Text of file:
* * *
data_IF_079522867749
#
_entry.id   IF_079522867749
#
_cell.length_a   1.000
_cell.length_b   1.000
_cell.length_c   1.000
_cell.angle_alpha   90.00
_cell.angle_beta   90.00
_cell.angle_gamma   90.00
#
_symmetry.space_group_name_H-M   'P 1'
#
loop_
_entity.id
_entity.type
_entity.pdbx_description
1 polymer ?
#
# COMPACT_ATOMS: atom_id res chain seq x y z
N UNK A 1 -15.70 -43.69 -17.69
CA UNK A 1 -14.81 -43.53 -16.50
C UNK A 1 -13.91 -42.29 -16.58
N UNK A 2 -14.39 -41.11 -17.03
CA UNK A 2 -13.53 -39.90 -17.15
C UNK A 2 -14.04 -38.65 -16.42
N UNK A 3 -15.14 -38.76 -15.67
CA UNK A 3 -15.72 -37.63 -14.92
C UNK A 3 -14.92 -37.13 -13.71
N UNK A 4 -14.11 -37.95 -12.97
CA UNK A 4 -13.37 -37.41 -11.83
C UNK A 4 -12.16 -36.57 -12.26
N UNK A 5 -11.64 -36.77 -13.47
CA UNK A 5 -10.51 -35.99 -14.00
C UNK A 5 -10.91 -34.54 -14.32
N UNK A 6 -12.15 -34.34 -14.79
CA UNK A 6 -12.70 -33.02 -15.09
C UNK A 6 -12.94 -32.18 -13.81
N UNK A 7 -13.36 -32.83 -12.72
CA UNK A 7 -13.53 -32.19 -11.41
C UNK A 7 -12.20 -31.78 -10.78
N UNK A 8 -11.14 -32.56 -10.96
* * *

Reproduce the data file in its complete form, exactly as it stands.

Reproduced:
data_IF_079522867749
#
_entry.id   IF_079522867749
#
_cell.length_a   1.000
_cell.length_b   1.000
_cell.length_c   1.000
_cell.angle_alpha   90.00
_cell.angle_beta   90.00
_cell.angle_gamma   90.00
#
_symmetry.space_group_name_H-M   'P 1'
#
loop_
_entity.id
_entity.type
_entity.pdbx_description
1 polymer ?
#
# COMPACT_ATOMS: atom_id res chain seq x y z
N UNK A 1 -15.70 -43.69 -17.69
CA UNK A 1 -14.81 -43.53 -16.50
C UNK A 1 -13.91 -42.29 -16.58
N UNK A 2 -14.39 -41.11 -17.03
CA UNK A 2 -13.53 -39.90 -17.15
C UNK A 2 -14.04 -38.65 -16.42
N UNK A 3 -15.14 -38.76 -15.67
CA UNK A 3 -15.72 -37.63 -14.92
C UNK A 3 -14.92 -37.13 -13.71
N UNK A 4 -14.11 -37.95 -12.97
CA UNK A 4 -13.37 -37.41 -11.83
C UNK A 4 -12.16 -36.57 -12.26
N UNK A 5 -11.64 -36.77 -13.47
CA UNK A 5 -10.51 -35.99 -14.00
C UNK A 5 -10.91 -34.54 -14.32
N UNK A 6 -12.15 -34.34 -14.79
CA UNK A 6 -12.70 -33.02 -15.09
C UNK A 6 -12.94 -32.18 -13.81
N UNK A 7 -13.36 -32.83 -12.72
CA UNK A 7 -13.53 -32.19 -11.41
C UNK A 7 -12.20 -31.78 -10.78
N UNK A 8 -11.14 -32.56 -10.96